Installed generators will be monitored by the environment and climate change organizations at the provincial and federal levels and active data of telecommunications operators will compiled by the PTA and made available on the website as a requirement of the Telecommunication Policy 2015.

International Practices

Majority of the countries have adopted International Commission for non-ionizing Radiation Protection (ICNIRP) limits and standards. Federal Communications Commission (FCC) in the United States has lower limits than the recommended limits of ICNIRP. In India, limits are set at 1/10th of ICNIRP’s recommendations.

Telecom Operators’ Reactions

PTA received mixed reactions from the operators.

PTCL & Ufone

Ufone and PTCL were of the view that the subject is being dealt by separate and independent agencies at federal as well as provincial level. These agencies have their own setups for monitoring the quality of standards with regards to environmental protection as per relevant laws, rules and regulations.

The operation of telecom operators is also under these environment protection agencies. Any non-compliance or degraded standards are duly identified and addressed as per prevailing legal framework. The operators are bound to get NOCs and to meet other requirements of these agencies while laying out the telecom infrastructure.

Ufone and PTCL believe that any regulations/obligation consequent to current consultation would be redundant in nature and will not bring additional benefits to the cause of environment protection. This will add to the miseries of telecom operators as they are already dealing with five such agencies relevant to environment protection.

PTCL and Ufone recommended that enforcement of environment protection obligations should solely be the domain of Environment Protection Agencies, already working under Environmental Protection Act 1997. Hence, the situation does not warrant for additional statutory instrument specifically for telecom sector.


Telenor Pakistan (TP) replied that it is committed to be an environmentally green company. Therefore, Telenor has implemented an integrated Health, Safety, Security and Environment (HSSE) in accordance with ISO 14001 for Environment and OHSAS 18001 for Occupational Health and Safety.

Recently, Telenor has upgraded its Environment Management System (EMS) in accordance with the latest version i-e ISO 14001:2015. Telenor will also be proceeding for third party certification of EMS and will become one of the few companies with such certification in Pakistan.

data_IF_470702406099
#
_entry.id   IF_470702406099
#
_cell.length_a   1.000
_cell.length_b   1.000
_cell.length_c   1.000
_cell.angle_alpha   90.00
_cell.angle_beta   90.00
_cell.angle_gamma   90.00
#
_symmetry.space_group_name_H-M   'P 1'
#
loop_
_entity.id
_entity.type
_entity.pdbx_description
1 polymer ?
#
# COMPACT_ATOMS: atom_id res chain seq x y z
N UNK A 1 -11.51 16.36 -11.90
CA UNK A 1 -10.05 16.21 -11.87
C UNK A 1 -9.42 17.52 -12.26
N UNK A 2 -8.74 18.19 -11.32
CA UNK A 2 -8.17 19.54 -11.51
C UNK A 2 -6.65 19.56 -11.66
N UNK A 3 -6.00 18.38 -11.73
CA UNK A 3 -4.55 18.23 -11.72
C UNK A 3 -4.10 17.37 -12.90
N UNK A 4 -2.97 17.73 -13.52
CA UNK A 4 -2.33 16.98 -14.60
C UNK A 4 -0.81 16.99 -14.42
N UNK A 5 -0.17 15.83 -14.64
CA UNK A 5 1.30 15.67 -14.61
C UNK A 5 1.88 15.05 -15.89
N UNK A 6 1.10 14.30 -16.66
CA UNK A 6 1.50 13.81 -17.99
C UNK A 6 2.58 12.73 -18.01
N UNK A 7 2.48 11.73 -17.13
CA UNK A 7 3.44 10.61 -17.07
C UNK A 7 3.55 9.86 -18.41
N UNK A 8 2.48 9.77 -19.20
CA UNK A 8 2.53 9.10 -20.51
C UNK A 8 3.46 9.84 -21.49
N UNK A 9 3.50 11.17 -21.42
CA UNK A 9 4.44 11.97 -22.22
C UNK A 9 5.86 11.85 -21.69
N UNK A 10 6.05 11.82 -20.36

TP is devoted towards Environment Obligations and appreciates the initiative of consultation for “Implementation of Viable Solutions to Environment Obligations” taken by Pakistan Telecommunication Authority (PTA), in light of National Telecom Policy (NTP) 2015.


Jazz replied that Environment protection is jurisdiction of EPA, therefore, any such consultation should include all stakeholders. Power generators are major source of CO2 emission that are used to power the equipment whereas power is not a core business of Telecom Operators in Pakistan. However, due to lack of availability of electricity around the clock, Telecom Operators were forced to invest CAPEX & OPEX for power generation.

Therefore, it is recommended that investor friendly policies be made so that power is available to the industry for healthy growth of Telecom sector and to avoid CO2 emission to the environment.


CMPak (Zong) was of the view that PTA should remove the restriction of deploying transformers on each site as the power consumption of the new equipment does not require huge electricity intake from the grid.

Import taxes on green Telco equipment, including generators, should be reduced to encourage imports of environment friendly equipment. The government needs to be serious in reduction of carbon footprint and give subsidies or allow tax free imports on such equipment.

As far as monitoring is concerned, Zong asks that it should not create any new cumbersome process that hinders rapid site deployments. Any new addition in current process will increase both, time and risk, of further exploitation of the policy and procedure loopholes, thus increasing the costs for the operators.